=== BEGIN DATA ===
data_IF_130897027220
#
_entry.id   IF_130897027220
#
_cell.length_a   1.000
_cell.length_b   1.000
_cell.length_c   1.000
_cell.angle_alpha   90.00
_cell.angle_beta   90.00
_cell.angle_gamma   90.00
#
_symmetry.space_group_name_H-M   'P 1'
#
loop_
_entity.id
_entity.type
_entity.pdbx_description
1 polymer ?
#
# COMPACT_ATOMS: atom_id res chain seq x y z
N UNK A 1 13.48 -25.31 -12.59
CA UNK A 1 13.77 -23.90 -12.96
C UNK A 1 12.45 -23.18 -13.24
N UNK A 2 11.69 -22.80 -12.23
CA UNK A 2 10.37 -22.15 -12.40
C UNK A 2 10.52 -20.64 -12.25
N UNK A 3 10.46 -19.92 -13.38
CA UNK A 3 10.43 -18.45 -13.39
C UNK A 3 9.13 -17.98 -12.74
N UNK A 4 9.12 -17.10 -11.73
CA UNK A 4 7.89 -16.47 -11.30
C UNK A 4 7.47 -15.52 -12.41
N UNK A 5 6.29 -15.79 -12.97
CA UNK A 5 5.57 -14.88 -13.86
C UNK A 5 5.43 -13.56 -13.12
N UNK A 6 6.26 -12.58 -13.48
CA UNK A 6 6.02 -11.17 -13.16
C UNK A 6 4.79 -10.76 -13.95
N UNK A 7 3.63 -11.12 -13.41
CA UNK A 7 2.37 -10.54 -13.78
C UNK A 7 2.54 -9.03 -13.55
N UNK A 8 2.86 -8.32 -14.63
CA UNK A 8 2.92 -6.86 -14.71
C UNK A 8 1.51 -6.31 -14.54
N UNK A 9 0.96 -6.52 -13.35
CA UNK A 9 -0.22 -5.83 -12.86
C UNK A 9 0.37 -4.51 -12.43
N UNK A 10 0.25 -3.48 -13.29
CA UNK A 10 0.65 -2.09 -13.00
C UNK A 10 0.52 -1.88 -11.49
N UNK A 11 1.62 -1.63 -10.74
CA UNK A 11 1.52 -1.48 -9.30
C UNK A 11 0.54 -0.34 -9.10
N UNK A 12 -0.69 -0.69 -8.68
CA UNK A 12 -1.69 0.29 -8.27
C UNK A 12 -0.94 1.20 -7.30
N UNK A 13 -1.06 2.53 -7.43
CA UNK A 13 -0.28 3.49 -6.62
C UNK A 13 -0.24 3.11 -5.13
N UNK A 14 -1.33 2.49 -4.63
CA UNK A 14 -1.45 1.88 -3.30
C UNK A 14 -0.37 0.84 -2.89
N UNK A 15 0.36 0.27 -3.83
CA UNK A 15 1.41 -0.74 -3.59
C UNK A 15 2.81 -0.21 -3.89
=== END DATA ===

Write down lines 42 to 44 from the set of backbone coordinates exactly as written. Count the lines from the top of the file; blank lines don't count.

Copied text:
N UNK A 8 2.86 -8.32 -14.63
CA UNK A 8 2.92 -6.86 -14.71
C UNK A 8 1.51 -6.31 -14.54